What features should be developed natively?

You should consider native app development if your app is planned to offer the following:

  • advanced audio or video editing functionalities
    • changing video resolutions
    • changing codecs, bitrate and compression settings
    • painting on the video
    • apply visual effects to the video like transitions etc.
    • manipulating the camera, for example, the augmented reality feature
  • hardware possibilities
    • heavy multi-threading computing
    • custom camera features like augmented reality
    • customized Bluetooth features


Cross-platform app can easily handle:

  • push notifications
  • simple video or audio recording and playing
  • GPS features
  • basic Bluetooth features
  • any CRUD communication with backend APIs


How complicated will the design be?

If your app is designed to use highly customized functionalities, pixel-perfect UI for both apps or much different UI for iOS and Android, 3D graphics and animations, or video/camera complex features, you should choose native app development.


How much money do you have?

That’s the key question. If you don’t have much money and still want to address both iOS and Android users, you should consider cross-platform development. At least to validate if your product will succeed. It’s often worth developing a less performant cross-platform app faster to validate the idea than spending months or years to develop the perfect product from a tech point of view that will not succeed.

On the other hand, if you want to address only one platform, it’s the app functionality that might define what will be more cost-effective. If you are about to build a simple app, it might turn out that cross-platform mobile development will be cheaper than a native one. There are many libraries for cross-platform frameworks that can be used to decrease development time and cost.

However, in the case of the more complicated app, it might be reasonable to build a native app, but there are not so many cases that match this exception.


How soon should the app be launched?

If you want to build two apps, you’ll launch them sooner if you choose a cross-platform development. In this case, you don’t need to wait for both apps to be ready and are not forced to postpone the launch of one app because the second is delayed.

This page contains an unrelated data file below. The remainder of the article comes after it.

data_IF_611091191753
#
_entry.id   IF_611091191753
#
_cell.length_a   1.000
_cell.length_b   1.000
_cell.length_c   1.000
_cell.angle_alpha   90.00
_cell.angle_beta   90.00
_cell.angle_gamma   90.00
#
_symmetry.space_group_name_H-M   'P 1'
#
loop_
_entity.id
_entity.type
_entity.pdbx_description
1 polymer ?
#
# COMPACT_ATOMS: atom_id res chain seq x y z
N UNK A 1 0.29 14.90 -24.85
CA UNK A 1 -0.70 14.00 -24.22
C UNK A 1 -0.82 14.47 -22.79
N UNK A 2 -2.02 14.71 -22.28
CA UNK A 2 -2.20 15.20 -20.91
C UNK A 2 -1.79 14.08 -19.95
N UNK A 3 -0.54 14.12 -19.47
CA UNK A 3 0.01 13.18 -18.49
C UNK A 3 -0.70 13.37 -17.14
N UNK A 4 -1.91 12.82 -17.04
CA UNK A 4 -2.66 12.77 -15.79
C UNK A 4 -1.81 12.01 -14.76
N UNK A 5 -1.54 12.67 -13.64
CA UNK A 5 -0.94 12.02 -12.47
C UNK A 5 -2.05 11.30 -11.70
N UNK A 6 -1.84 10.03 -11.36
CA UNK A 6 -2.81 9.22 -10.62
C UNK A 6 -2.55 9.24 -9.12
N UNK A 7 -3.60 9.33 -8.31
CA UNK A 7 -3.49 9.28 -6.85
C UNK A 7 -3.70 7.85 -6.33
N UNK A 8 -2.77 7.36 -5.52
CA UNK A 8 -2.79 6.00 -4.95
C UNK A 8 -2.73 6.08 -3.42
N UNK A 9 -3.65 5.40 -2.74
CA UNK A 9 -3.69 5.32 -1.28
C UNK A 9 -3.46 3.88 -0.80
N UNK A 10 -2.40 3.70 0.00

Even if you want to build an app for one platform only, it might turn out that you’ll be able to build it quicker in React Native (cross-platform framework) than setting it up in Kotlin or Swift. If you have a React web app, in some cases, you can even reuse its part of logic in React Native mobile app development!


How important is the performance?

If you want to maximise the performance, native apps might be a better choice as they offer the best performance possible. However, nowadays, when mobile devices are powerful as computers, performance is not a crucial issue anymore (unless you build a really custom app).

If you hire top cross-platform developers, they will manage to build your cross-platform app in a way that provides users with almost the same experience. Depending on the functionality, you can still encounter issues, and the app might be a bit slower than the native one, but in most cases, there won’t be any noticeable difference.


How easily do you want to maintain the app?

The maintenance of cross-platform mobile applications is easier as it has one code base for both types of devices (iOS and Android). However, updates you make for one operating system might affect the app’s performance on the other. What is more, you cannot use the OS update until they are supported by the framework or libraries you are using.

If you choose native solutions and want to offer your app to both iOS and Android audiences, you need to maintain and develop two independent apps. That means you also need two teams, which increases the overall cost. Native apps can use features provided with operating systems updates immediately, while cross-platform mobile applications need to wait for the framework to support them.


What will the anticipated growth rate be?

What you should remember is that choosing cross-platform mobile development means that the outcome is less scalable and, therefore, better for smaller projects. It’s ok when you’re starting, building an MVP or targeting a narrow audience.

When your app grows, you might need to rebuild it using native frameworks.

The most popular cross-platform development frameworks

Let’s start by defining the framework in mobile app development. It’s a toolset that allows developers to create fully-featured mobile apps fast and efficiently. Frameworks provide software development kits (SDKs) and tools: development libraries, API tools, compilers, debuggers, pre-built components and more.

Currently, there are three main cross-platform app development frameworks: React Native, Flutter and Xamarin, and we’ll focus on them.

If you’re thinking about a new app, I suggest choosing one of those three as those are well-supported frameworks by the greatest companies – Facebook, Google and Microsoft.